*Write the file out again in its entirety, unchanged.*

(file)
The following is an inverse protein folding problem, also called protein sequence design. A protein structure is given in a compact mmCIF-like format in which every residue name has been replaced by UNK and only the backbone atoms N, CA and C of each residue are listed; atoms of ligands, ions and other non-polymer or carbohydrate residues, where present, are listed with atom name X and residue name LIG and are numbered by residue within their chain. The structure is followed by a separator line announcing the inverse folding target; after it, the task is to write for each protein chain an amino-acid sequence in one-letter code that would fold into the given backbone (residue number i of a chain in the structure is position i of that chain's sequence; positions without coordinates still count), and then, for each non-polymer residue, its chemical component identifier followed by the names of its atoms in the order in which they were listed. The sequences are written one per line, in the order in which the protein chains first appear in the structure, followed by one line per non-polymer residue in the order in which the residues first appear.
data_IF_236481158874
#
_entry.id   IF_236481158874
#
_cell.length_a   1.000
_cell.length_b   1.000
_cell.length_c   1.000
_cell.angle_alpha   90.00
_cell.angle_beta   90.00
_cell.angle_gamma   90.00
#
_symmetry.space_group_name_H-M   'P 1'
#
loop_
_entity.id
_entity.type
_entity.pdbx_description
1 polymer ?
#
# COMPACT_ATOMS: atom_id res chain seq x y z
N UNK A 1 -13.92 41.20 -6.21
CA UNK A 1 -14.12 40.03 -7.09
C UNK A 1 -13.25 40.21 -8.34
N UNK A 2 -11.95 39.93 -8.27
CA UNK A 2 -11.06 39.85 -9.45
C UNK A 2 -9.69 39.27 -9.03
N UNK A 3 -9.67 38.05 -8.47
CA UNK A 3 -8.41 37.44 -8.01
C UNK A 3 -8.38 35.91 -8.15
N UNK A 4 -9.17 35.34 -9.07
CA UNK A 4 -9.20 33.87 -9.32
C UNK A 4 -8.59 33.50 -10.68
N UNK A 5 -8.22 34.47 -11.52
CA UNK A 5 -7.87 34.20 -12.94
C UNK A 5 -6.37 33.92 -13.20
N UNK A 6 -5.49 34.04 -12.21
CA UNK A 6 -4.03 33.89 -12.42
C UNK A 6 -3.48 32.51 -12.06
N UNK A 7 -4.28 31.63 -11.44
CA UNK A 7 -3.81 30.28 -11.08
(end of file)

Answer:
The following is an inverse protein folding problem, also called protein sequence design. A protein structure is given in a compact mmCIF-like format in which every residue name has been replaced by UNK and only the backbone atoms N, CA and C of each residue are listed; atoms of ligands, ions and other non-polymer or carbohydrate residues, where present, are listed with atom name X and residue name LIG and are numbered by residue within their chain. The structure is followed by a separator line announcing the inverse folding target; after it, the task is to write for each protein chain an amino-acid sequence in one-letter code that would fold into the given backbone (residue number i of a chain in the structure is position i of that chain's sequence; positions without coordinates still count), and then, for each non-polymer residue, its chemical component identifier followed by the names of its atoms in the order in which they were listed. The sequences are written one per line, in the order in which the protein chains first appear in the structure, followed by one line per non-polymer residue in the order in which the residues first appear.
data_IF_236481158874
#
_entry.id   IF_236481158874
#
_cell.length_a   1.000
_cell.length_b   1.000
_cell.length_c   1.000
_cell.angle_alpha   90.00
_cell.angle_beta   90.00
_cell.angle_gamma   90.00
#
_symmetry.space_group_name_H-M   'P 1'
#
loop_
_entity.id
_entity.type
_entity.pdbx_description
1 polymer ?
#
# COMPACT_ATOMS: atom_id res chain seq x y z
N UNK A 1 -13.92 41.20 -6.21
CA UNK A 1 -14.12 40.03 -7.09
C UNK A 1 -13.25 40.21 -8.34
N UNK A 2 -11.95 39.93 -8.27
CA UNK A 2 -11.06 39.85 -9.45
C UNK A 2 -9.69 39.27 -9.03
N UNK A 3 -9.67 38.05 -8.47
CA UNK A 3 -8.41 37.44 -8.01
C UNK A 3 -8.38 35.91 -8.15
N UNK A 4 -9.17 35.34 -9.07
CA UNK A 4 -9.20 33.87 -9.32
C UNK A 4 -8.59 33.50 -10.68
N UNK A 5 -8.22 34.47 -11.52
CA UNK A 5 -7.87 34.20 -12.94
C UNK A 5 -6.37 33.92 -13.20
N UNK A 6 -5.49 34.04 -12.21
CA UNK A 6 -4.03 33.89 -12.42
C UNK A 6 -3.48 32.51 -12.06
N UNK A 7 -4.28 31.63 -11.44
CA UNK A 7 -3.81 30.28 -11.08